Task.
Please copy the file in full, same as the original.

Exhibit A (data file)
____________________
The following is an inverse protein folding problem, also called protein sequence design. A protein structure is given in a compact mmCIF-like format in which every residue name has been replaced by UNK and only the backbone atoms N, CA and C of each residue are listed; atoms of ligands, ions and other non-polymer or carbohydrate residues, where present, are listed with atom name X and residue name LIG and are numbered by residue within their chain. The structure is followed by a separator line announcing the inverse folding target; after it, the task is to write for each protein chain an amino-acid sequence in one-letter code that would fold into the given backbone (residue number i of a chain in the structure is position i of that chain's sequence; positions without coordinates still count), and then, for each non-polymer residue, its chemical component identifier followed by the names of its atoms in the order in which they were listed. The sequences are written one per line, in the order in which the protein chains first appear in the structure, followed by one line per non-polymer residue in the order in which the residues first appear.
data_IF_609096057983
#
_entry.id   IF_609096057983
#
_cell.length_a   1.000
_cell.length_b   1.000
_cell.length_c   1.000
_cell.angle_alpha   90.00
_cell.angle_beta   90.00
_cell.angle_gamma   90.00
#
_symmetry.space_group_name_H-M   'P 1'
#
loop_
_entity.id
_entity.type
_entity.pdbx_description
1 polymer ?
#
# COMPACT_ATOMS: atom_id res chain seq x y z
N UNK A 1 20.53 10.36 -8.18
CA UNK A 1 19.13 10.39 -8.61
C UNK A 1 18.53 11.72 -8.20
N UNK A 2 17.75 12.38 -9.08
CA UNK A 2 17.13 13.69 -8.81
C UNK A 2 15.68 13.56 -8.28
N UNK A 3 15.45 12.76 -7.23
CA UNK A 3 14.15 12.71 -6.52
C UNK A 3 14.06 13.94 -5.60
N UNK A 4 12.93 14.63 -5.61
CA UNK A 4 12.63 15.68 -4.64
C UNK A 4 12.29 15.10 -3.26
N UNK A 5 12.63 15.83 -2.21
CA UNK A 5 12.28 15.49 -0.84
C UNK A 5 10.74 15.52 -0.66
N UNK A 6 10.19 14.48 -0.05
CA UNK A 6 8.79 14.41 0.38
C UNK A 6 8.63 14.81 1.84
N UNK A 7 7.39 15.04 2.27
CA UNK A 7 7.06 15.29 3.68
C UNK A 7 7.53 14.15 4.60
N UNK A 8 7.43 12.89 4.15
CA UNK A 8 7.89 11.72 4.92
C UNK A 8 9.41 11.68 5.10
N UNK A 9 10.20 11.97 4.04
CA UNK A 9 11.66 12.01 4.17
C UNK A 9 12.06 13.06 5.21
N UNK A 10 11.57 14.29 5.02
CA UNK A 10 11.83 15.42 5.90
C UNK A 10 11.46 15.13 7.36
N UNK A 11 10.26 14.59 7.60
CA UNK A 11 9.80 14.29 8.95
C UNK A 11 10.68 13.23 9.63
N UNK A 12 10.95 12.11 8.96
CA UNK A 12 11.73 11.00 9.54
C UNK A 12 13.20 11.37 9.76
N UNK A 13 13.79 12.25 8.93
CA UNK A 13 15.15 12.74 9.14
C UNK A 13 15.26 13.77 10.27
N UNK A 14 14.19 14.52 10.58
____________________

The following is an inverse protein folding problem, also called protein sequence design. A protein structure is given in a compact mmCIF-like format in which every residue name has been replaced by UNK and only the backbone atoms N, CA and C of each residue are listed; atoms of ligands, ions and other non-polymer or carbohydrate residues, where present, are listed with atom name X and residue name LIG and are numbered by residue within their chain. The structure is followed by a separator line announcing the inverse folding target; after it, the task is to write for each protein chain an amino-acid sequence in one-letter code that would fold into the given backbone (residue number i of a chain in the structure is position i of that chain's sequence; positions without coordinates still count), and then, for each non-polymer residue, its chemical component identifier followed by the names of its atoms in the order in which they were listed. The sequences are written one per line, in the order in which the protein chains first appear in the structure, followed by one line per non-polymer residue in the order in which the residues first appear.
data_IF_609096057983
#
_entry.id   IF_609096057983
#
_cell.length_a   1.000
_cell.length_b   1.000
_cell.length_c   1.000
_cell.angle_alpha   90.00
_cell.angle_beta   90.00
_cell.angle_gamma   90.00
#
_symmetry.space_group_name_H-M   'P 1'
#
loop_
_entity.id
_entity.type
_entity.pdbx_description
1 polymer ?
#
# COMPACT_ATOMS: atom_id res chain seq x y z
N UNK A 1 20.53 10.36 -8.18
CA UNK A 1 19.13 10.39 -8.61
C UNK A 1 18.53 11.72 -8.20
N UNK A 2 17.75 12.38 -9.08
CA UNK A 2 17.13 13.69 -8.81
C UNK A 2 15.68 13.56 -8.28
N UNK A 3 15.45 12.76 -7.23
CA UNK A 3 14.15 12.71 -6.52
C UNK A 3 14.06 13.94 -5.60
N UNK A 4 12.93 14.63 -5.61
CA UNK A 4 12.63 15.68 -4.64
C UNK A 4 12.29 15.10 -3.26
N UNK A 5 12.63 15.83 -2.21
CA UNK A 5 12.28 15.49 -0.84
C UNK A 5 10.74 15.52 -0.66
N UNK A 6 10.19 14.48 -0.05
CA UNK A 6 8.79 14.41 0.38
C UNK A 6 8.63 14.81 1.84
N UNK A 7 7.39 15.04 2.27
CA UNK A 7 7.06 15.29 3.68
C UNK A 7 7.53 14.15 4.60
N UNK A 8 7.43 12.89 4.15
CA UNK A 8 7.89 11.72 4.92
C UNK A 8 9.41 11.68 5.10
N UNK A 9 10.20 11.97 4.04
CA UNK A 9 11.66 12.01 4.17
C UNK A 9 12.06 13.06 5.21
N UNK A 10 11.57 14.29 5.02
CA UNK A 10 11.83 15.42 5.90
C UNK A 10 11.46 15.13 7.36
N UNK A 11 10.26 14.59 7.60
CA UNK A 11 9.80 14.29 8.95
C UNK A 11 10.68 13.23 9.63
N UNK A 12 10.95 12.11 8.96
CA UNK A 12 11.73 11.00 9.54
C UNK A 12 13.20 11.37 9.76
N UNK A 13 13.79 12.25 8.93
CA UNK A 13 15.15 12.74 9.14
C UNK A 13 15.26 13.77 10.27
N UNK A 14 14.19 14.52 10.58